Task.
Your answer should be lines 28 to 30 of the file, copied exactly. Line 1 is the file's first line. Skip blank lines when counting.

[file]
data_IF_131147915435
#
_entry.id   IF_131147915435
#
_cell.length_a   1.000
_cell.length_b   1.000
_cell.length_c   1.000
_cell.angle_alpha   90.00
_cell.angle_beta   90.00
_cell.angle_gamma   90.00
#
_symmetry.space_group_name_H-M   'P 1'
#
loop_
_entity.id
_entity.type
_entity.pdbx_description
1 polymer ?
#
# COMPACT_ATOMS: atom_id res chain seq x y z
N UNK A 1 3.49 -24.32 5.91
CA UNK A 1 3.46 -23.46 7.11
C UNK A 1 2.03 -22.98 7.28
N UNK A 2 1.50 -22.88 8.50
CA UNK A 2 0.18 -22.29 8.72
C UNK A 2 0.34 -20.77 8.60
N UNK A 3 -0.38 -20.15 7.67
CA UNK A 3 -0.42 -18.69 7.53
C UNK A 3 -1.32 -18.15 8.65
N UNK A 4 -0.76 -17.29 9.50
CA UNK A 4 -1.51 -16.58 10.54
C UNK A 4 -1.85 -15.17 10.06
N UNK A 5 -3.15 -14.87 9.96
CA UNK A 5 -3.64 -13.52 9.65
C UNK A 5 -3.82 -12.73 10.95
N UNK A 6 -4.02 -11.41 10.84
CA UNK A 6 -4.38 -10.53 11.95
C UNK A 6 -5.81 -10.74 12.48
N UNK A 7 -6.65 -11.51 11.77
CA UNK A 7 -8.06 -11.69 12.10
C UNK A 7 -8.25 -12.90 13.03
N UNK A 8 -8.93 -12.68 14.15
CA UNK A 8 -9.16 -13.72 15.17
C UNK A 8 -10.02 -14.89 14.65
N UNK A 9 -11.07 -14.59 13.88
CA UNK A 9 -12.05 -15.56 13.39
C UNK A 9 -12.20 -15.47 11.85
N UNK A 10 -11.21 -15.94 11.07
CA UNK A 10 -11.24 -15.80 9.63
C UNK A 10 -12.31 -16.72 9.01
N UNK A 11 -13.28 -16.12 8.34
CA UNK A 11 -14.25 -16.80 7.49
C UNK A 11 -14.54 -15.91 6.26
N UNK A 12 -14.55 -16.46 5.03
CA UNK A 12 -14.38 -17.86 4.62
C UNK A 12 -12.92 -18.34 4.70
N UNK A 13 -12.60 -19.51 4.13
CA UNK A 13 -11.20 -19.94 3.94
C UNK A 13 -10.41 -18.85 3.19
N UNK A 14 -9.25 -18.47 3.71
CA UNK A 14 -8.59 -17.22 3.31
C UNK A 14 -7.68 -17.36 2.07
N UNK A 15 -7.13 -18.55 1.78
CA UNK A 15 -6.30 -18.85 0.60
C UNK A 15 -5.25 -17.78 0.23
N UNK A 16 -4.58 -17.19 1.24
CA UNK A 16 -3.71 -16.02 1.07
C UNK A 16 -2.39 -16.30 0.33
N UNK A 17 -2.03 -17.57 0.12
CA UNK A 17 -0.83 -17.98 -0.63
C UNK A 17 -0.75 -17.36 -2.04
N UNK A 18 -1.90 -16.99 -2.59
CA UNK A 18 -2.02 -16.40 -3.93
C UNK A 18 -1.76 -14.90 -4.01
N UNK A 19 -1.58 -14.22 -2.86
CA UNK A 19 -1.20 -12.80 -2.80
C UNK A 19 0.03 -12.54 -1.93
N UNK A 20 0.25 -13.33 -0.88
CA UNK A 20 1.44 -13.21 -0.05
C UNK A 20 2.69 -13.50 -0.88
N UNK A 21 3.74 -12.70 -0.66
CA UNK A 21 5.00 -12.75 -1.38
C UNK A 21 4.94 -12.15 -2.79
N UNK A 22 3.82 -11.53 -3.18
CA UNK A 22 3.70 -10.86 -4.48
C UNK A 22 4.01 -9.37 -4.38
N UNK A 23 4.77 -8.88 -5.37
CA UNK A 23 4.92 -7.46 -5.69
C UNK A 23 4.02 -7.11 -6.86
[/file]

CA UNK A 3 -0.42 -18.69 7.53
C UNK A 3 -1.32 -18.15 8.65
N UNK A 4 -0.76 -17.29 9.50